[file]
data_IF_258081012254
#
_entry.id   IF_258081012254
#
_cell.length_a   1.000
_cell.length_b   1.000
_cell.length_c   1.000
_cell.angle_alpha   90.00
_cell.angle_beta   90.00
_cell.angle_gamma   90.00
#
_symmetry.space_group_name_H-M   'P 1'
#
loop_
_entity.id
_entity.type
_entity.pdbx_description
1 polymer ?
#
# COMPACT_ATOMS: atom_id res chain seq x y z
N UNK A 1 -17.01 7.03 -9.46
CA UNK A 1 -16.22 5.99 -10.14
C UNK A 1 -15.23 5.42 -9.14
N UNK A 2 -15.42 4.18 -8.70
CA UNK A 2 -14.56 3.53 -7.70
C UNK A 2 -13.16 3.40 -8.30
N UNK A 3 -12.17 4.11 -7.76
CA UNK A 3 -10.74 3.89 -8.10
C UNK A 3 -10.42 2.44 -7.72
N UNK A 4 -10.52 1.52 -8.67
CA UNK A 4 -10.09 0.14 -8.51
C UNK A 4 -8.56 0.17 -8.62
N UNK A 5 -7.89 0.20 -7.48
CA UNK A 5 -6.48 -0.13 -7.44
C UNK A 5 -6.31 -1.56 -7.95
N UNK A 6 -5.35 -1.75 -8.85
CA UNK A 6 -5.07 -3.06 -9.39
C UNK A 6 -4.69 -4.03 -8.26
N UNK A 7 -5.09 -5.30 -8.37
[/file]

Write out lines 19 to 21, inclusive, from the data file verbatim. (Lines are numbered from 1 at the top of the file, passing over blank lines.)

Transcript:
#
# COMPACT_ATOMS: atom_id res chain seq x y z
N UNK A 1 -17.01 7.03 -9.46